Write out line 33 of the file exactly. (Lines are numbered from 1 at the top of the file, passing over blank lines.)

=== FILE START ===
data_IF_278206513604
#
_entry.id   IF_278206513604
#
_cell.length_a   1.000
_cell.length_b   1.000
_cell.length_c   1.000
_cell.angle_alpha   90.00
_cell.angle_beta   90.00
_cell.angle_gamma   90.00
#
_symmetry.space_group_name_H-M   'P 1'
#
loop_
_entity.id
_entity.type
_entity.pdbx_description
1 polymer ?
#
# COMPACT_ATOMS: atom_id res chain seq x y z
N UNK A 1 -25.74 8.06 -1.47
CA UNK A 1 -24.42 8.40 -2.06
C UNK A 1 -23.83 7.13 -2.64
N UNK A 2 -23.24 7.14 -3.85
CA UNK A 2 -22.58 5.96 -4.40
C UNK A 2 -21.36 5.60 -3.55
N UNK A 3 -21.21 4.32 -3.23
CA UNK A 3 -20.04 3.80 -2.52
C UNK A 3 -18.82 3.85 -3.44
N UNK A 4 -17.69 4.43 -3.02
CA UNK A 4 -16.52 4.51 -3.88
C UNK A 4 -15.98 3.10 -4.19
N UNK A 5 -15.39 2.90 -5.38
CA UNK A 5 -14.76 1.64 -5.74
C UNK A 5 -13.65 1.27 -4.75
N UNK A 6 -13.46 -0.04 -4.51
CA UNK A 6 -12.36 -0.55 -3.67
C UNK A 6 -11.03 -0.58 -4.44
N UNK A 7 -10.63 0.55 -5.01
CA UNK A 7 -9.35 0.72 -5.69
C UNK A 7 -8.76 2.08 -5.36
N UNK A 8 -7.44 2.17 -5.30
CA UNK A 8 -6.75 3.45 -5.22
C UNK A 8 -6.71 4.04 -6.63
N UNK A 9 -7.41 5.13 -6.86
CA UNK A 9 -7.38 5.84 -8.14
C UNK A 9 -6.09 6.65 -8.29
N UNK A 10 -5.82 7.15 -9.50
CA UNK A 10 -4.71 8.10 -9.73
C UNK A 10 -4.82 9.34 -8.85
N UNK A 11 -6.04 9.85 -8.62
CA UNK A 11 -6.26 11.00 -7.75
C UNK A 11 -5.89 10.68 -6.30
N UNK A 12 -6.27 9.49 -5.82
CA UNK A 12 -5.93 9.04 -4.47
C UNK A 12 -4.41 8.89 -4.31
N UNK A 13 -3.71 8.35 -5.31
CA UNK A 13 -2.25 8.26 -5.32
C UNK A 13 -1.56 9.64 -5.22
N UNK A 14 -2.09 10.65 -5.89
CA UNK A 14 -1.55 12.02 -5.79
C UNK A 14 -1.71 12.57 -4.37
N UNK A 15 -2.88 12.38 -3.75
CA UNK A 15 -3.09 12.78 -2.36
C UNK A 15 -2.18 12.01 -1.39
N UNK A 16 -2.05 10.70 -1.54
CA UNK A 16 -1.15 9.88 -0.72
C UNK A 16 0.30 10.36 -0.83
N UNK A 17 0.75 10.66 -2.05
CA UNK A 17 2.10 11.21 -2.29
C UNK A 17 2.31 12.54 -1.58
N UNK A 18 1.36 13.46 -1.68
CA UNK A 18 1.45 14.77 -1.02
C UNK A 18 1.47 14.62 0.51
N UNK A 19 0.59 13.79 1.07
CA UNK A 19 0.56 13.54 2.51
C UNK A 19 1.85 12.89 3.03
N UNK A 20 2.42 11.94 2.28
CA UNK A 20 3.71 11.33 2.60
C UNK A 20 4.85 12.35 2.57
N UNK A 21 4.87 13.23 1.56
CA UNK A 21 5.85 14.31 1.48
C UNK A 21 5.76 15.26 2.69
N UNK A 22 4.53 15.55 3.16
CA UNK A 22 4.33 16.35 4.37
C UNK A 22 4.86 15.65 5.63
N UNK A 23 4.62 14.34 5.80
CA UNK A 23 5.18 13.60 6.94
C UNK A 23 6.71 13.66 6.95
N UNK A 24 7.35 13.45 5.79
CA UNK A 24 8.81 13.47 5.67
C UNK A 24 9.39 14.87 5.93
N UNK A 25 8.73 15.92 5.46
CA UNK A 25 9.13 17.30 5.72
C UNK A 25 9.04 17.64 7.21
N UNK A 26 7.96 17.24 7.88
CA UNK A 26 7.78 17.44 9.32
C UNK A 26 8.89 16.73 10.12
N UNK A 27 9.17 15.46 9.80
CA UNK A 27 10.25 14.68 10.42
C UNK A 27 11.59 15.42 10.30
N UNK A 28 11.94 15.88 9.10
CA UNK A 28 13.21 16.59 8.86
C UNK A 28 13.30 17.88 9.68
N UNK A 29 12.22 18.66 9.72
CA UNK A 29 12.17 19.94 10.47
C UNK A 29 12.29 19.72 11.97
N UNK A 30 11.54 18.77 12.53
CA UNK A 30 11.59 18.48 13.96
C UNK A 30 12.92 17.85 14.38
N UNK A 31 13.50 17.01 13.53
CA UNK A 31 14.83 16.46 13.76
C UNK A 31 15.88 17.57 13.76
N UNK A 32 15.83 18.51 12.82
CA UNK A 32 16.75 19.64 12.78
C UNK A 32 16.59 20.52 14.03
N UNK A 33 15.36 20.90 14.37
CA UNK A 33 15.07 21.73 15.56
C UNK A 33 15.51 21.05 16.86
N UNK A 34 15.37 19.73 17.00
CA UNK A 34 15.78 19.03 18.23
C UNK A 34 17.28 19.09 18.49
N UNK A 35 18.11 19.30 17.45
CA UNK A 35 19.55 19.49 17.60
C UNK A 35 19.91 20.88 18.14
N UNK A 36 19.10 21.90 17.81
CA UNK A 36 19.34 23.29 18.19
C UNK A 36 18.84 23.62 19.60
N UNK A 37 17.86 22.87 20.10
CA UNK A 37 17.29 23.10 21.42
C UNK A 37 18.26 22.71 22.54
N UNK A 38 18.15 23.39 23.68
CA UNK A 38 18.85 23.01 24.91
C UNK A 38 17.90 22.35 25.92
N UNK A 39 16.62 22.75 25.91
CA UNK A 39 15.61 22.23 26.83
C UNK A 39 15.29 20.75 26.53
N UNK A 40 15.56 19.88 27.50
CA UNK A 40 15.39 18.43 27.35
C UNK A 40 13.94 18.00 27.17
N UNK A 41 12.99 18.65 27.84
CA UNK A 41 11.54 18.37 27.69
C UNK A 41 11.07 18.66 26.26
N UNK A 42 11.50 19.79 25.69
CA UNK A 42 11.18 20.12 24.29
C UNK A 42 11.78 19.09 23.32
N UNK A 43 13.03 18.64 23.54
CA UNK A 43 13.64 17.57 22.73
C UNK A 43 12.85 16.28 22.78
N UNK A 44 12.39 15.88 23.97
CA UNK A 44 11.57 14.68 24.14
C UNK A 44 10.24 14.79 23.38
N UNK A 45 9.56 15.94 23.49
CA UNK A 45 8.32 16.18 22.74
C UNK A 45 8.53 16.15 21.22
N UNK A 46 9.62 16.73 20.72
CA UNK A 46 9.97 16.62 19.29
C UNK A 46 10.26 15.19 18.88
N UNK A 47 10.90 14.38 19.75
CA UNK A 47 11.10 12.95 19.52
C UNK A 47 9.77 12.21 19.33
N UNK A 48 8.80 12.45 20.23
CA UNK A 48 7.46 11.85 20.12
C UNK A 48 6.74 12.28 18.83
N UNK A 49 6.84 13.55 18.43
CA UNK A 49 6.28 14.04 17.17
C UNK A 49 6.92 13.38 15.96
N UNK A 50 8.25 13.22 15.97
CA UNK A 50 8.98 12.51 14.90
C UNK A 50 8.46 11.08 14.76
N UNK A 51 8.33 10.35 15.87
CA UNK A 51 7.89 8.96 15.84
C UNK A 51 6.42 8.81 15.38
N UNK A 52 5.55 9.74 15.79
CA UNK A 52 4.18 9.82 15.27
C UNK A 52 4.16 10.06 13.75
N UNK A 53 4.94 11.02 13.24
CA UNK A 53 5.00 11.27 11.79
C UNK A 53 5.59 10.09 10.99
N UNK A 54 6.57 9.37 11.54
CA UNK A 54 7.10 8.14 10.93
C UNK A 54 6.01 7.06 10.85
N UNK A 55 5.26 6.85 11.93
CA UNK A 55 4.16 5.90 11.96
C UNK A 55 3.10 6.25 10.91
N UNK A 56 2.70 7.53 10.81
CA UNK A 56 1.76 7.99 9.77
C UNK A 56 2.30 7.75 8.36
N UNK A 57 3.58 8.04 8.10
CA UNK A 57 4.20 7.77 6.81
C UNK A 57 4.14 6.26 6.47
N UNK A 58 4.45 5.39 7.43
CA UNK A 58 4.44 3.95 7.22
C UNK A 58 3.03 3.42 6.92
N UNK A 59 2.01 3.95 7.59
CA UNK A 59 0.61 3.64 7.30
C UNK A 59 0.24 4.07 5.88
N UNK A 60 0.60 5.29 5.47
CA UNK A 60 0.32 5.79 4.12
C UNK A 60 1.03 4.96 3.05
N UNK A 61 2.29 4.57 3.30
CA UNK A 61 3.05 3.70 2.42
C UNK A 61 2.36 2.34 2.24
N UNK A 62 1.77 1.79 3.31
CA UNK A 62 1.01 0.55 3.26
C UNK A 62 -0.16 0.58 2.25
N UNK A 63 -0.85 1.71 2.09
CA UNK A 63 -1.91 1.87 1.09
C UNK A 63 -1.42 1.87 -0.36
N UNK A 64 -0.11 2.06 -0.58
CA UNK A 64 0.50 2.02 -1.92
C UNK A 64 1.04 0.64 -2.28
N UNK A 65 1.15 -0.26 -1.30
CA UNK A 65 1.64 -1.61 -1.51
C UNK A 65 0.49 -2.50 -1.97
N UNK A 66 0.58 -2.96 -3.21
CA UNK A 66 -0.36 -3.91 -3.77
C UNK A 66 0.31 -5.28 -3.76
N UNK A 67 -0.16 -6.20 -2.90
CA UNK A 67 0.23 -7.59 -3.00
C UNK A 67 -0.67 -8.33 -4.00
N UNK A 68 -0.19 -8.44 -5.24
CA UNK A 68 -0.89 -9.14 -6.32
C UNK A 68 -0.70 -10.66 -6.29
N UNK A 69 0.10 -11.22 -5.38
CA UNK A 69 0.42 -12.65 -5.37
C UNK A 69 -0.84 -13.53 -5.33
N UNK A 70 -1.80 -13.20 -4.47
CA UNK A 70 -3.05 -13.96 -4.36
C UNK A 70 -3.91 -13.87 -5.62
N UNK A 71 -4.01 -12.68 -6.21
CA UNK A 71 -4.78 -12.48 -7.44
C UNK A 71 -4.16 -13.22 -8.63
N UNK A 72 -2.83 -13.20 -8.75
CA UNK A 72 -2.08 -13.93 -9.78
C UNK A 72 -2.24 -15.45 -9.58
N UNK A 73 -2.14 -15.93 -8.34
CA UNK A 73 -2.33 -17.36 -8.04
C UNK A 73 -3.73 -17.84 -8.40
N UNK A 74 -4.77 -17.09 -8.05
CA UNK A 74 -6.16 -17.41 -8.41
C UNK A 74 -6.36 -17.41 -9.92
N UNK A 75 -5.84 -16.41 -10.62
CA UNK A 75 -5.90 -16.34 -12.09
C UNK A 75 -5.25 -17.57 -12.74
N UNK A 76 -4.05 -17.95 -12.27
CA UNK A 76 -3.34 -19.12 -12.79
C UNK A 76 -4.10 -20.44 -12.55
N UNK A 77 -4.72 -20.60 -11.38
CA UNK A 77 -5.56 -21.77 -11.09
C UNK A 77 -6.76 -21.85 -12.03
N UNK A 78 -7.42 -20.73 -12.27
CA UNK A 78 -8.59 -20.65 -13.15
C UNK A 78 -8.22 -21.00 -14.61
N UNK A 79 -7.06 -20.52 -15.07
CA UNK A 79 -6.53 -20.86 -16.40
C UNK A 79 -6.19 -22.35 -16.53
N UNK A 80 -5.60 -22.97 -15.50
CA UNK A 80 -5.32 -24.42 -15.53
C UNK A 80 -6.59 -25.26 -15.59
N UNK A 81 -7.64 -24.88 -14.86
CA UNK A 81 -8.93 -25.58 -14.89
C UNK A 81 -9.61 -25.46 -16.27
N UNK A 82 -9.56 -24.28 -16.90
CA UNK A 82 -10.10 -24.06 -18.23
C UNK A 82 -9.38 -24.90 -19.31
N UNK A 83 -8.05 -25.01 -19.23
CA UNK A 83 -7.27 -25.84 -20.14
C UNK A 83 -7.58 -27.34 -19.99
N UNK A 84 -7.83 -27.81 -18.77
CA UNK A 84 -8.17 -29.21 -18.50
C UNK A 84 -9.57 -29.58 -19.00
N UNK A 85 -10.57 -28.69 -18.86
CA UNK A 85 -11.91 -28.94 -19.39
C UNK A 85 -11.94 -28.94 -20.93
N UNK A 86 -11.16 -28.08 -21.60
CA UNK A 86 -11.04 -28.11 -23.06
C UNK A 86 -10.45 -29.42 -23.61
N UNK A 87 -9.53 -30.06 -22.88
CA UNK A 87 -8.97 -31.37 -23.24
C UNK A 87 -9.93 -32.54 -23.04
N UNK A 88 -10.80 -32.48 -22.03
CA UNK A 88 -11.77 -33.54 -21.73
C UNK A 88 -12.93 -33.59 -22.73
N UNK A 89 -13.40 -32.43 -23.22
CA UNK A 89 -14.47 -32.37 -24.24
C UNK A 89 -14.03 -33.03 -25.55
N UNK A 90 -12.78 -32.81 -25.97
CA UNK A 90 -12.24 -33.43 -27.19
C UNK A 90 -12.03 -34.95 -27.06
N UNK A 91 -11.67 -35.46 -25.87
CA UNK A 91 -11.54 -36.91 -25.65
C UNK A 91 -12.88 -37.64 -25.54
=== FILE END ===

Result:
N UNK A 5 -15.39 2.90 -5.38